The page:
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The Federal Housing Administration (FHA) has published a notice providing guidance on the new Small Buildings Risk Sharing (SBRS) Initiative. SBRS invites new private sector high-capacity lenders to partner with FHA to provide long-term fixed-rate lending products to multifamily property owners with mortgages of $3 million and up to $5 million in high-cost areas. SBRS builds on the successful record of affordable housing lending under HUD’s existing Risk Sharing programs with state and local housing finance agencies as well as Fannie Mae and Freddie Mac.
“Communities across the nation are seeking ways to support affordable housing production and preservation,” said Ed Golding, Principal Deputy Assistant Secretary for HUD’s Office of Housing. “The risk share initiative allows us to target our products to an important and underserved part of the rental market by partnering with CDFIs and other lenders who have on the ground relationships with small building owners in their communities. By offering FHA mortgage insurance and facilitating access to long-term fixed rate capital we can help preserve affordable housing for property owners and tenants.”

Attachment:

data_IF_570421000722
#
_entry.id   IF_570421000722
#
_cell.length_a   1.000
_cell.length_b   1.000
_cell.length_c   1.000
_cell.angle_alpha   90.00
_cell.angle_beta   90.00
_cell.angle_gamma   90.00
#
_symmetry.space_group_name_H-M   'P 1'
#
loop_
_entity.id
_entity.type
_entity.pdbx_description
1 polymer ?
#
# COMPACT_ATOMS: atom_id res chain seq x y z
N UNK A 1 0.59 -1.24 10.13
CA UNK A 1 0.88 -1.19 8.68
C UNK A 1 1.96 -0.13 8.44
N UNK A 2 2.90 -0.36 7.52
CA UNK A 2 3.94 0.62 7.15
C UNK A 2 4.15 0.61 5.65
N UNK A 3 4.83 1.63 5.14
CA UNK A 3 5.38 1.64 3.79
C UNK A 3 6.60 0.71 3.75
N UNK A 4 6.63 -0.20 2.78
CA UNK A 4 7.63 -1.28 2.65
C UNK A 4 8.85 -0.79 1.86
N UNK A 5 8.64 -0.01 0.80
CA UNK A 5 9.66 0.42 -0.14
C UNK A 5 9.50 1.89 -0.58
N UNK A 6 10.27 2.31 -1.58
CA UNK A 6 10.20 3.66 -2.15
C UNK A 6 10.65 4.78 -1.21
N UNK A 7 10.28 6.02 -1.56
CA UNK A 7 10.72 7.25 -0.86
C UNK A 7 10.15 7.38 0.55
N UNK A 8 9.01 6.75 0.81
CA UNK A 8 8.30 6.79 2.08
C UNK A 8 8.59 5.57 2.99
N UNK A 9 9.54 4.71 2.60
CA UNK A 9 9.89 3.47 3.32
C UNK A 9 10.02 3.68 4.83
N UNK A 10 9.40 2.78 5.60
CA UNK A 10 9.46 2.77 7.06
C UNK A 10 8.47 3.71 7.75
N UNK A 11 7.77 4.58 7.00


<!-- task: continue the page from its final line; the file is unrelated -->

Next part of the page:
Small buildings comprise 34 percent of the total 17.5 million multifamily rental units in the U.S., housing nearly six million households and, on average, offer lower rents than larger properties. Nearly 60 percent of small rental property owners are individuals, households and estates who face significant constraints accessing financing due to more stringent credit standards than larger property owners and the loss of many local banks after the 2008 recession. SBRS is designed to encourage lenders to enter this market and provide long-term, fixed rate capital to small building owners.
In return for assuming 50 percent of the risk, approved lenders in the program underwrite and service the loans subject to minimum standards which can reduce processing times relative to traditional FHA mortgage insurance programs.m FHA’s willingness to assume half of the risk can free up lenders’ balance sheets and allow them to increase their lending activities without an additional federal subsidy or new regulations.
Given the challenges of accessing long-term fixed rate capital even with an FHA guaranty, the Administration has asked the Congress for statutory relief to allow SBRS lenders to access funding through Ginnie Mae; in the interim, lenders will be eligible to access capital from the United States Treasury’s Federal Financing Bank at prevailing Ginnie Mae rates.
SBRS will provide new opportunities for lenders to make loans in rural communities. Rural communities have a disproportionately high share of small multifamily properties that could benefit from this program. Lending under this initiative will be limited to properties which are willing to meet affordability requirements to ensure at least of 20 percent of units rent for no more than 50 percent of area median income or 40 percent of the units rent for 60 percent of area median income.